AMY-JILL LEVINE: I grew up as a member of Tifereth Israel, a Conservative synagogue in New Bedford. If I am remembering correctly, my maternal grandmother was the sisterhood’s first president and my maternal grandfather the congregation’s second president. I attended Hebrew school two days a week, Friday night services, junior congregation on Saturday morning until becoming bat mitzvah and regular Shabbos services after that, and Sunday school.
We did not keep kosher. My father, who was in the scallop business, insisted that we celebrate Shabbos with the best food available. Generally, that meant lobster. However, on Friday night, my mother would put down her knitting needles and my grandmother would put down her crochet hook; they’d start again to knit and crochet on Saturday evening.
What sparked your interest in Jesus and the New Testament?
Growing up in a predominantly Roman Catholic neighborhood in North Dartmouth, Mass., I knew well the beauty of churches inside and out; I enjoyed going to the Feast of the Blessed Sacrament in New Bedford, and I loved the Christmas carols we sang in elementary school. My parents told me that Christianity was much like Judaism: we worshiped the same God, the one who created the heavens and the earth; we prayed the same prayers, most notably the Psalms; and a Jewish man named Jesus was very important to Christians. Thus, my initial sense was that Christianity was much like Judaism and the church was like the synagogue we did not attend.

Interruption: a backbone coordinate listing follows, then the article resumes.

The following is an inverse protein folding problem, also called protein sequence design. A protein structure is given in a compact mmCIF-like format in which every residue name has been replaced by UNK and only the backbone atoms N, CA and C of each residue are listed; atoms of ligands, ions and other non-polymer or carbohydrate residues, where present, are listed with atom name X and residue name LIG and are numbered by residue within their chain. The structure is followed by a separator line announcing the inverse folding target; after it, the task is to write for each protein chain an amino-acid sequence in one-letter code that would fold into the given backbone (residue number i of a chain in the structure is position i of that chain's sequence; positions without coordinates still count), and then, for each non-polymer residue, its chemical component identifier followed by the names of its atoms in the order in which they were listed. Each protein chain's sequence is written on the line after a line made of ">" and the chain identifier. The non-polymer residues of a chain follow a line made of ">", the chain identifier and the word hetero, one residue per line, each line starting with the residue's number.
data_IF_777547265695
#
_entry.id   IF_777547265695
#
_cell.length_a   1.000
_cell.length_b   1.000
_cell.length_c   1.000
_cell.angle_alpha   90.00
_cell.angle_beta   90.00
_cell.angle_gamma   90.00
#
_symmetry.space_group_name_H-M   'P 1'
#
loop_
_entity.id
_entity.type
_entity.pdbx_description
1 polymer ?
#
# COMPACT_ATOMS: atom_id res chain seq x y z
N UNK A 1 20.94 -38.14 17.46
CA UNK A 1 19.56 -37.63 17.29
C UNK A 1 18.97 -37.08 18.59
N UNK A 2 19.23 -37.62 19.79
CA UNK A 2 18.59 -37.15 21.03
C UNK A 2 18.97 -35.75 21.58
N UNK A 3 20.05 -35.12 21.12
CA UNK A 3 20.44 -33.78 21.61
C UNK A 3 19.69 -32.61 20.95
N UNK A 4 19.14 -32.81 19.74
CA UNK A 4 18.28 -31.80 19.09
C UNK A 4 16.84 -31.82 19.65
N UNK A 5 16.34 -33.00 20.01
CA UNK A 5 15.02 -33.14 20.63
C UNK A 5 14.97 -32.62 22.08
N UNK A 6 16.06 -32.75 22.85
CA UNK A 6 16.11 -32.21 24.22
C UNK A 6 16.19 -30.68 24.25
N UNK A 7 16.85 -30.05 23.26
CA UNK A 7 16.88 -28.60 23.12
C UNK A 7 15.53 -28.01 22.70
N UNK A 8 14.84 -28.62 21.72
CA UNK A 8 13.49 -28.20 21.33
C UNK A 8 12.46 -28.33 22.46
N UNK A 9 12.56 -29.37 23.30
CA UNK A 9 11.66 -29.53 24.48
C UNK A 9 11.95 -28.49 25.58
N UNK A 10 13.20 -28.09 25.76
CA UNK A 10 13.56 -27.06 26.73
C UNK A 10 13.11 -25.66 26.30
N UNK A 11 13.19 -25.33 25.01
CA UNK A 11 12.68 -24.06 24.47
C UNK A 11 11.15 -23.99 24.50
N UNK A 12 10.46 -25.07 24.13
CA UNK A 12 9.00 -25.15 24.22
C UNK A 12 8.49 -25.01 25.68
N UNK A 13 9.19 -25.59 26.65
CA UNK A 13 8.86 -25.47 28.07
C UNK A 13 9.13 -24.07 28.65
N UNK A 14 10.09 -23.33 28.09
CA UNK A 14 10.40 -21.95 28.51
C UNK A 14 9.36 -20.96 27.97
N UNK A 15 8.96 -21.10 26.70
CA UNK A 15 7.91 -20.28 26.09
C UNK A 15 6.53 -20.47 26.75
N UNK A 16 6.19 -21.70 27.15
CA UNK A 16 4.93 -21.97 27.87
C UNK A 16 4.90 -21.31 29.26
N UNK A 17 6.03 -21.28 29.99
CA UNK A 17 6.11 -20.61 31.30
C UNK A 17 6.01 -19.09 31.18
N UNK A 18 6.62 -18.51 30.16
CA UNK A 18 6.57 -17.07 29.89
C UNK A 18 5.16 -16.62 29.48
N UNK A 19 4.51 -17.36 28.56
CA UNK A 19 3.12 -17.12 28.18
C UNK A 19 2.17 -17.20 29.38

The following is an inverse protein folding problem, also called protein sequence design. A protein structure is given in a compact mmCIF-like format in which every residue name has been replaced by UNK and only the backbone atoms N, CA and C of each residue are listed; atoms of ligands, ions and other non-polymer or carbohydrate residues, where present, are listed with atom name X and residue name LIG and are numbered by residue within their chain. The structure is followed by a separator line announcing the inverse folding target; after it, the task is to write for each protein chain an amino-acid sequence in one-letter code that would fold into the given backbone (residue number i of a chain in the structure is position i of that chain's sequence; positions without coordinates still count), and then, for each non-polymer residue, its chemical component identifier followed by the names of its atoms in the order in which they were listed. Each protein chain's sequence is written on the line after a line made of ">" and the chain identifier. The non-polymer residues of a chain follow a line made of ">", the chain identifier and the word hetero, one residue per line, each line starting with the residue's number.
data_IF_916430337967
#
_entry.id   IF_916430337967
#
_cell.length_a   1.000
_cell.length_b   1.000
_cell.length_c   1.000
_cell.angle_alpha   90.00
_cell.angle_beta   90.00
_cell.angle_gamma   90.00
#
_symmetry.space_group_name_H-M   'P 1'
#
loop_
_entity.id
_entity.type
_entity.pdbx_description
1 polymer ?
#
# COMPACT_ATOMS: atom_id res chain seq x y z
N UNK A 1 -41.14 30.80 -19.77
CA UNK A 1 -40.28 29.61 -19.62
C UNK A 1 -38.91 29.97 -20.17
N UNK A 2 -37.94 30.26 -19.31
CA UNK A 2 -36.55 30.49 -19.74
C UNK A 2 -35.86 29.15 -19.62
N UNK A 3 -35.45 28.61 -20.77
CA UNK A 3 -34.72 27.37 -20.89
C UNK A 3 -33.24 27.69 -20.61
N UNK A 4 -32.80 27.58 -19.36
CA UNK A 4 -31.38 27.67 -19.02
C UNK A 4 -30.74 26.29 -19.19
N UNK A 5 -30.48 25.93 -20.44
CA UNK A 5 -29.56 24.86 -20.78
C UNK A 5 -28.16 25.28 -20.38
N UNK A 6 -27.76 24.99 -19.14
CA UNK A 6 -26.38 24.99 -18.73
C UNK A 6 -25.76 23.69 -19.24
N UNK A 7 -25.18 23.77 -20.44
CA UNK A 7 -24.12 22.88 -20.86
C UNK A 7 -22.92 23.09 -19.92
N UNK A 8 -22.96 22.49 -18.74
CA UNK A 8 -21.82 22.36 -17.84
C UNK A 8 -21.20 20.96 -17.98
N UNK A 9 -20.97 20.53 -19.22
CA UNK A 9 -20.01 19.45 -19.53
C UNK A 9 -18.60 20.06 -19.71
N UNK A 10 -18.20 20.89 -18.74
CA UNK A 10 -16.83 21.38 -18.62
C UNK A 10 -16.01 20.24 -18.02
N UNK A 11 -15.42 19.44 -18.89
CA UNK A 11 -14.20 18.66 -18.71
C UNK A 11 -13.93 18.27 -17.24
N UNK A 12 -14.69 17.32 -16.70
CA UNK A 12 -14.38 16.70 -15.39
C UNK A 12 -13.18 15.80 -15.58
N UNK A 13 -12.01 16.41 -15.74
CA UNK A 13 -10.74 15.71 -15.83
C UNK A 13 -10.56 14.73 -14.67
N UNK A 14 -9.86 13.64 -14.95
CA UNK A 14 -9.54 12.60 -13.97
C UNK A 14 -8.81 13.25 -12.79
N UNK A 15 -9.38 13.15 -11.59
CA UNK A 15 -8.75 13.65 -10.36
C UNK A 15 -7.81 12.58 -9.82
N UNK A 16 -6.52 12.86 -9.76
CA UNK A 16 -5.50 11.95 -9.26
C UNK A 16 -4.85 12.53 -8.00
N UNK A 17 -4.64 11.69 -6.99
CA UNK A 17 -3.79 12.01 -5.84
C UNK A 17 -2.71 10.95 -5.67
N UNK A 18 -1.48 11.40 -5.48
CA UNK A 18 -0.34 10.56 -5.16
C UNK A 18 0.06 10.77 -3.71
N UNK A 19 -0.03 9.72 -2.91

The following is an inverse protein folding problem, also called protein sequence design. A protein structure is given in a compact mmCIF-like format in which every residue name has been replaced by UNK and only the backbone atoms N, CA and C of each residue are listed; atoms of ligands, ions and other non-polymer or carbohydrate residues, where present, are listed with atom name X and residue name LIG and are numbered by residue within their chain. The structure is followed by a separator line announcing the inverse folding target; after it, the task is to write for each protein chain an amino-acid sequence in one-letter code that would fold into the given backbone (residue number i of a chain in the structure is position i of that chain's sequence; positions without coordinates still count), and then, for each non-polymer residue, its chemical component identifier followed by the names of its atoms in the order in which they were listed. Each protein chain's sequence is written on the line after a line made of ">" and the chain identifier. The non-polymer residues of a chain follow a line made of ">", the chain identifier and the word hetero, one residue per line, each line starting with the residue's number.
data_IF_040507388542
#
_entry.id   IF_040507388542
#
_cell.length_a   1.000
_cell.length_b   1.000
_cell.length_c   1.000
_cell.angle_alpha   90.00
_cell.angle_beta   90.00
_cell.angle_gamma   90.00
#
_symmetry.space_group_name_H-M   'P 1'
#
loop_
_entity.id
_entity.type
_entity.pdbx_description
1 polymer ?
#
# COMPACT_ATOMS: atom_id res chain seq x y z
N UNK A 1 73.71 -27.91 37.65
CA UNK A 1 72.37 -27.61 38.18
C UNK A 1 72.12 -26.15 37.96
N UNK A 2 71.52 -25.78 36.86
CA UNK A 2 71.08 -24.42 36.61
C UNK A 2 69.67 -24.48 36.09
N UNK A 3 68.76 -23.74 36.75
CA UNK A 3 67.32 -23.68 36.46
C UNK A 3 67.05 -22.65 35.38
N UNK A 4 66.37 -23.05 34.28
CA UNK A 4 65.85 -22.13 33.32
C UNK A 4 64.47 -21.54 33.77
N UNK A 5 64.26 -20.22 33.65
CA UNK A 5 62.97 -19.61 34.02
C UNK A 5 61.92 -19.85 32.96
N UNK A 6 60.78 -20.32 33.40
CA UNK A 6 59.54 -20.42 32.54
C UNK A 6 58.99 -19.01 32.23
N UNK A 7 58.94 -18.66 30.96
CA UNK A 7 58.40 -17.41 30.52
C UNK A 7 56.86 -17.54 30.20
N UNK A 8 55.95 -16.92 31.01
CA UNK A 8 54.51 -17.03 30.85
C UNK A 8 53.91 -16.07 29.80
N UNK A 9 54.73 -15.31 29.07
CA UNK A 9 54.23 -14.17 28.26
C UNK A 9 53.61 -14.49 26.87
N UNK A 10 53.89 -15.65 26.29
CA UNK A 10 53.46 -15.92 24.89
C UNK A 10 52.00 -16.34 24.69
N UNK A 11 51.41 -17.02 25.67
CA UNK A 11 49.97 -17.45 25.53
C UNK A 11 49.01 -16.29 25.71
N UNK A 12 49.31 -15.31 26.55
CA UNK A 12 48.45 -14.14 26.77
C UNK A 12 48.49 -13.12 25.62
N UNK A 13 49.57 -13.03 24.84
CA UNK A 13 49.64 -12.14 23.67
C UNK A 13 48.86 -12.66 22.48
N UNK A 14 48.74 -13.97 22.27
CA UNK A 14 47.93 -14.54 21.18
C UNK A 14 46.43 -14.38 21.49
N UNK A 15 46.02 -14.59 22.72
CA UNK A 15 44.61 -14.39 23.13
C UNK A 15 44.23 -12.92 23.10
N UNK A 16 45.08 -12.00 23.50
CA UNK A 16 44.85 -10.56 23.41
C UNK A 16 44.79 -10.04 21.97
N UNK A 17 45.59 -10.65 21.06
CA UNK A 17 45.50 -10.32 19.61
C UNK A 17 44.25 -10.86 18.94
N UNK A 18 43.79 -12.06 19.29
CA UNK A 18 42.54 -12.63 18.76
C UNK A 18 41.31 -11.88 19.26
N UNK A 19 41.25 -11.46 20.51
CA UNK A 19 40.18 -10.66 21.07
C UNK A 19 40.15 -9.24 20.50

Living in such a predominantly Catholic neighborhood, did you experience any antisemitism?
Despite numerous positive connections my parents drew between the Jewish and Christian traditions, I learned very quickly that all was not irenic. When I was in second grade, a girl on the school bus accused me of killing her lord. Since I was certain I did not kill anyone, I told her she was wrong. She insisted, “Our priest said so.” Now comes my first lesson in inter-religious relations: the importance of asking rather than presuming. I presumed that the special collars priests wore magically prevented lying. Thinking that the priest had told such a whopper of a lie that the collar would have killed him, I asked if the priest had died. When she said that the priest was still alive, I thought I was guilty of deicide. At the bus stop, my mother asked me why I was crying, and I told her that I had killed God. She assured me that God was just fine. At that moment I began to wonder why, if Jews and Christians worshiped the same God and prayed the same prayers, and if Jesus was Jewish, were Christians saying horrible things about Jews. I started to ask questions, and I’ve been asking them ever since.